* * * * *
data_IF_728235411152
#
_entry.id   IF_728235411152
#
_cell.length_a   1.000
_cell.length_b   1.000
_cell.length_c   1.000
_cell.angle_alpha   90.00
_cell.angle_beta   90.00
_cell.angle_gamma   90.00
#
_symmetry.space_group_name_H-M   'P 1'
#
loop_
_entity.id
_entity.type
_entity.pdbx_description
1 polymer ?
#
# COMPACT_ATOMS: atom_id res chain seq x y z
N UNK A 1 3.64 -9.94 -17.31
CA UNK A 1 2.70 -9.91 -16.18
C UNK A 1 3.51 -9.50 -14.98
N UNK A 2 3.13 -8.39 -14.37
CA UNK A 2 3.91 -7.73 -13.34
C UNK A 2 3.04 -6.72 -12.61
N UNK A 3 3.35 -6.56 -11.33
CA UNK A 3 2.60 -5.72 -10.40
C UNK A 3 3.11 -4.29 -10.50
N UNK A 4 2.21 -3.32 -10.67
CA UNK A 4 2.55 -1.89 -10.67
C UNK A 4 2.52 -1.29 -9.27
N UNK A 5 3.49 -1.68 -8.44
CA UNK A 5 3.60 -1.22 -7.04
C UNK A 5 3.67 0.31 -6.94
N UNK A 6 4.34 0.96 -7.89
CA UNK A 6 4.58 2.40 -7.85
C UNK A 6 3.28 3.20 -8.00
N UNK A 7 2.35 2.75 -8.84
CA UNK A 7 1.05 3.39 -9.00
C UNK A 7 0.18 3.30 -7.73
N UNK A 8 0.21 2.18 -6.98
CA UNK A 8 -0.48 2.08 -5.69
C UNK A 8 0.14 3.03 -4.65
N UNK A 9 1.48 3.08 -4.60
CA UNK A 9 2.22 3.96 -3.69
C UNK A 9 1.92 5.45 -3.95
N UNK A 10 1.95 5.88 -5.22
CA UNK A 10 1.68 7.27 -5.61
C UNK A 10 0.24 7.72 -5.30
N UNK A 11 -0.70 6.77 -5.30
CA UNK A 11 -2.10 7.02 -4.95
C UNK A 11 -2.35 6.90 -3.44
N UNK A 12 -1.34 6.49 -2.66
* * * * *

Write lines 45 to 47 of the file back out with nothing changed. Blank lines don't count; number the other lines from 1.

N UNK A 9 1.48 3.08 -4.60
CA UNK A 9 2.22 3.96 -3.69
C UNK A 9 1.92 5.45 -3.95